register interest (oct 2022)

The MRes in Cultural, Intellectual and Visual History gives students with strong language skills for academic research the opportunity to study the survival and transmission of culture across time and space (with an emphasis on the afterlife of antiquity). The programme also equips students with advanced theoretical and methodological research skills to enable them to undertake and complete a substantial piece of original academic work.

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Degree overview

This full-time or part-time programme aims to:

  • Give students comprehension of the current methodological and theoretical approaches to understanding the cultural, intellectual, and visual history of Western Europe
  • Train students to recognise, critique and articulate complex ideas about the history of philosophy, science, literature, the arts and visual culture, rooted in the Renaissance and the early modern period but embracing material from the middle ages to the advent of modernity
  • Draw on already established language skills that are relevant to their chosen area of academic research
  • Provide the advanced methodological skills required to enable the reading, understanding and critical analysis of primary source materials.
  • Enable students to undertake a significant piece of research in cultural, intellectual and visual history and to develop skills including: designing research questions, selecting appropriate advanced methodological approaches while critically evaluating their effectiveness, undertaking their own analysis of historical evidence and generating their own arguments.

How will this course benefit me?

As a student at the Warburg Institute, you will have access to the best resources for the study of Renaissance art and culture in London. Unparalleled staff contact hours are combined with access to the Warburg Library, with its unique cataloguing system specifically designed to aid research, and the National Gallery’s collection and archives.

This course is ideal for students who wish to research and write on a complex, specialised area of cultural, intellectual, and visual history that interests them, while still having the support of taught modules to help develop the theoretical and methodological skills necessary for such a project.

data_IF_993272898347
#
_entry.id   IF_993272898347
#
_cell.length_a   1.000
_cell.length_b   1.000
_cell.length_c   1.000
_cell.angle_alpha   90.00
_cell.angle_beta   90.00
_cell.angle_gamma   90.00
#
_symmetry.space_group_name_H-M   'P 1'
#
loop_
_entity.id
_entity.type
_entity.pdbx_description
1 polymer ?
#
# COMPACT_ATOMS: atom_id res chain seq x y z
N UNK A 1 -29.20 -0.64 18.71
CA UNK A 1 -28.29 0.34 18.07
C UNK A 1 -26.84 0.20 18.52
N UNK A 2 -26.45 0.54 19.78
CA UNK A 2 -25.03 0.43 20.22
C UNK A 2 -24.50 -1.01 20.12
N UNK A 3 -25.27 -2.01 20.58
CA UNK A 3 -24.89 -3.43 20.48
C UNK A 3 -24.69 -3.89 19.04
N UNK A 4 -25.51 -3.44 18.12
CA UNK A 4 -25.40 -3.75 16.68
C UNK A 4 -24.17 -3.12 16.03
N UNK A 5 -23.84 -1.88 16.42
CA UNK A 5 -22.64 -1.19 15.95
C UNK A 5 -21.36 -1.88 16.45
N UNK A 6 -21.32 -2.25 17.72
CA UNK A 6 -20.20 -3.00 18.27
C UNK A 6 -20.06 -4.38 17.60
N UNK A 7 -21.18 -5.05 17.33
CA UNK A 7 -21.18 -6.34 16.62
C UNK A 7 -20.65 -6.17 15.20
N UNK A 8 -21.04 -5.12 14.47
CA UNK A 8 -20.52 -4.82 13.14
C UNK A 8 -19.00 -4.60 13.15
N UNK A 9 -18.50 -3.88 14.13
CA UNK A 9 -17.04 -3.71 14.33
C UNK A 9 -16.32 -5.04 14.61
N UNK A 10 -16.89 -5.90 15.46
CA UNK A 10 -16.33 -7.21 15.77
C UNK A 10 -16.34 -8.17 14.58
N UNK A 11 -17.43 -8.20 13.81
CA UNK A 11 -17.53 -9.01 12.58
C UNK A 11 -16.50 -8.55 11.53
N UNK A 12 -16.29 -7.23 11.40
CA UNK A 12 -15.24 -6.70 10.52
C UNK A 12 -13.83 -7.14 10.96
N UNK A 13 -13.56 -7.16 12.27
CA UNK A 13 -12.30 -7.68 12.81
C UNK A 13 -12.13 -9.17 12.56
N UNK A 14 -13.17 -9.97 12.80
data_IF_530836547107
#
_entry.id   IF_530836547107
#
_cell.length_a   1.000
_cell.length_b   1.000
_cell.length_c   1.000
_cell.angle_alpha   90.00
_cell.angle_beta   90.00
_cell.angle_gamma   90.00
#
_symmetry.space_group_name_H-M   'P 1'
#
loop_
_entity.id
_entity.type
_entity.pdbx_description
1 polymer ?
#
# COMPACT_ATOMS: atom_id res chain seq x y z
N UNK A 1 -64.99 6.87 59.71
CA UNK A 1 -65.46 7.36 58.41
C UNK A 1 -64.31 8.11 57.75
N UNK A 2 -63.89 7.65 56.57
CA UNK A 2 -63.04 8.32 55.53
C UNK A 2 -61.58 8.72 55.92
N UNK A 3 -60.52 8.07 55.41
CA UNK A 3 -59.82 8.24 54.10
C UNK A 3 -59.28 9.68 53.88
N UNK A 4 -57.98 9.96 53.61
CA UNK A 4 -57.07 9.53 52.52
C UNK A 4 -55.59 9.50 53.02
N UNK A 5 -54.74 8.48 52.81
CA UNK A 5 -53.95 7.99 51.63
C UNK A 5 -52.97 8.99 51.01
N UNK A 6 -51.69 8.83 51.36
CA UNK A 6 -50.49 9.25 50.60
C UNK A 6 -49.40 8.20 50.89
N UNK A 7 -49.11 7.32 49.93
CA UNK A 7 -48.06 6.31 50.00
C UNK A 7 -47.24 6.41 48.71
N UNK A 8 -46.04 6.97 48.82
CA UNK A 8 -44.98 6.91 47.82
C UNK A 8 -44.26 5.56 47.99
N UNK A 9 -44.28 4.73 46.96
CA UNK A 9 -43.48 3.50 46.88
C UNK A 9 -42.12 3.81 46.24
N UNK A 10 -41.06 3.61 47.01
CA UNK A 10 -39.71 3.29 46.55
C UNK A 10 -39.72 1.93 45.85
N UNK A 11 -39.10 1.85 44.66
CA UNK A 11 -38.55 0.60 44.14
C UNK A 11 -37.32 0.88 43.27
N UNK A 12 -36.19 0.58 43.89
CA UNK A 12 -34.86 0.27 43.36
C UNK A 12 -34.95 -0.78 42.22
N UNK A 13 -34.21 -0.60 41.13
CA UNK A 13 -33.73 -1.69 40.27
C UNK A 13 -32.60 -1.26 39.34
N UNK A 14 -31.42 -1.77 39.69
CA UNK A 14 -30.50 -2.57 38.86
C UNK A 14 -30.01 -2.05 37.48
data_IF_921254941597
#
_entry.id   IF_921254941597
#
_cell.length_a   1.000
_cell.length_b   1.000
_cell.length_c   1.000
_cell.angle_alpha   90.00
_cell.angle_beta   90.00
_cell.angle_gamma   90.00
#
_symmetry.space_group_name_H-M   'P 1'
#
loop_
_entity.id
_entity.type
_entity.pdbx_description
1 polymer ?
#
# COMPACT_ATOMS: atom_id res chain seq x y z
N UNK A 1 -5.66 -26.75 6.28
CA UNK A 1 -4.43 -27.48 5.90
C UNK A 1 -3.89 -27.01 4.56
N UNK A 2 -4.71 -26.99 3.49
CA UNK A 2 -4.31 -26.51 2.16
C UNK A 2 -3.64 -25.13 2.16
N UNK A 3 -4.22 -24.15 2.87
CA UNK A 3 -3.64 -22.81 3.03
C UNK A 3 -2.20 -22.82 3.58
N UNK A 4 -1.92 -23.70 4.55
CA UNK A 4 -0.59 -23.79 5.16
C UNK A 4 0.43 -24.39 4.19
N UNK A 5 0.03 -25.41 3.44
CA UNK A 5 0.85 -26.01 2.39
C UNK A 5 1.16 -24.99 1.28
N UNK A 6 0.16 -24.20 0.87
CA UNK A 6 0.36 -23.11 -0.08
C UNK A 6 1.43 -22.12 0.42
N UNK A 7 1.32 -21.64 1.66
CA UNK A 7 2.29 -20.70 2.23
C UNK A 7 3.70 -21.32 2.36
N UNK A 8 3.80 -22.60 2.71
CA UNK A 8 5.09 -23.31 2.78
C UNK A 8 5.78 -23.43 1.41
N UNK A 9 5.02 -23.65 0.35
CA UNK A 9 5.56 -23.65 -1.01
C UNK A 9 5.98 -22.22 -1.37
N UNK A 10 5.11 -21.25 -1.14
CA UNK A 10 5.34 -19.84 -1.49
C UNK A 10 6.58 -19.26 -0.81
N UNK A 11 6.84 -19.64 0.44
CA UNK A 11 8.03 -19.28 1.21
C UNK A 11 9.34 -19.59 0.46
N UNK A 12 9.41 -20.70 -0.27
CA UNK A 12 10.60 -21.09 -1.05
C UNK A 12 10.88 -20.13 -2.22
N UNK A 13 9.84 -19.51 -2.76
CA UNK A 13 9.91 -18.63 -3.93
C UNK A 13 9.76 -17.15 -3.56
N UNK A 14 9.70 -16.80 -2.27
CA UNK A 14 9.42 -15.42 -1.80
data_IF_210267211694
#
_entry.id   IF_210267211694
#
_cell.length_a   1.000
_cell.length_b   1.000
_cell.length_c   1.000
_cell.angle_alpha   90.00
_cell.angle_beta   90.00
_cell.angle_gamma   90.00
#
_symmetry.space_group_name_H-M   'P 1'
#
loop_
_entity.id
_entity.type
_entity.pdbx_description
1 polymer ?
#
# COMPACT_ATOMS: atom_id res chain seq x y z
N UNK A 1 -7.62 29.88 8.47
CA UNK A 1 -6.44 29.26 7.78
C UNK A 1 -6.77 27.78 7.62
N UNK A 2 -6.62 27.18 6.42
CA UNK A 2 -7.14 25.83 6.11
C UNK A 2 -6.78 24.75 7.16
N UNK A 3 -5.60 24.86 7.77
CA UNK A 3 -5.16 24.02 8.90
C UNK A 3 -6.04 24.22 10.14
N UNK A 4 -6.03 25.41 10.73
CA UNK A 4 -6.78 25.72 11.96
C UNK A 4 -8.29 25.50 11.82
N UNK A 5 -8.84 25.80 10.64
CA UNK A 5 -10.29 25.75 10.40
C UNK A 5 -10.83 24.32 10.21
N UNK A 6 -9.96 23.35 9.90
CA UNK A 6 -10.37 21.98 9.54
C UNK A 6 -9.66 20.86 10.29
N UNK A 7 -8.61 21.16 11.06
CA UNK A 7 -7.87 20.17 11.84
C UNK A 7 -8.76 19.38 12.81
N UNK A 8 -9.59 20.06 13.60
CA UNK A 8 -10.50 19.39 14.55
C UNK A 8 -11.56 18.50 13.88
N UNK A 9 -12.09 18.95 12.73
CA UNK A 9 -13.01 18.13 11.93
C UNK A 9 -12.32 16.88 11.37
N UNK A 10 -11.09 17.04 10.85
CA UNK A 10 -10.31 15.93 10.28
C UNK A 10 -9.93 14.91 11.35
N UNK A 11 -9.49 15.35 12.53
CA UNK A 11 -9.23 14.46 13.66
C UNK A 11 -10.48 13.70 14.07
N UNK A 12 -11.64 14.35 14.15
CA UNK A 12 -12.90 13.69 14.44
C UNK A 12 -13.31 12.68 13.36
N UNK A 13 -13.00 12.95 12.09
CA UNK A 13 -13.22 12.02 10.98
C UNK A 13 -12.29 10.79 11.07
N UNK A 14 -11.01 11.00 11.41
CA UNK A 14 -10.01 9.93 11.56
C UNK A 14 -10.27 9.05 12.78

Through the Institute’s research projects, fellowship programmes and events, and its informal collegiate atmosphere, students have extensive opportunities for networking with an international community of scholars, which significantly enriches the learning experience and can provide ideal connections for the future careers.

Modules and structure

Modules on this programme are taught by experienced, research-active academics at the Warburg Institute. Students will be required to take one core module and one optional module. The programme is also supported by an unassessed Methods and Techniques of Scholarship module that will introduce you to the nuts and bolts of the historiography and methods of scholarly work in early modern cultural history. This module will support you through workshops to develop and research the topic that forms the subject of your dissertation.

The study of palaeography is not required for this degree; however, any student whose chosen research project would benefit from such study can undertake the Institute’s module in palaeography.

Throughout this programme, students will undertake an intensive independent research project (the dissertation), which is completed under the supervision of a Warburg Institute academic. Dissertation supervisors are allocated at the start of the academic year.

The course is examined as follows:

  1. Core module: Reviving the Past – 4,000 word essay
  2. Optional module – 4,000 word essay
  3. Dissertation – 30,000 words

Optional modules

  • Cosmological Images: Representing the Universe
  • Islamic Authorities and Arab Elements in the Renaissance
  • Mapping Worlds: Medieval to Modern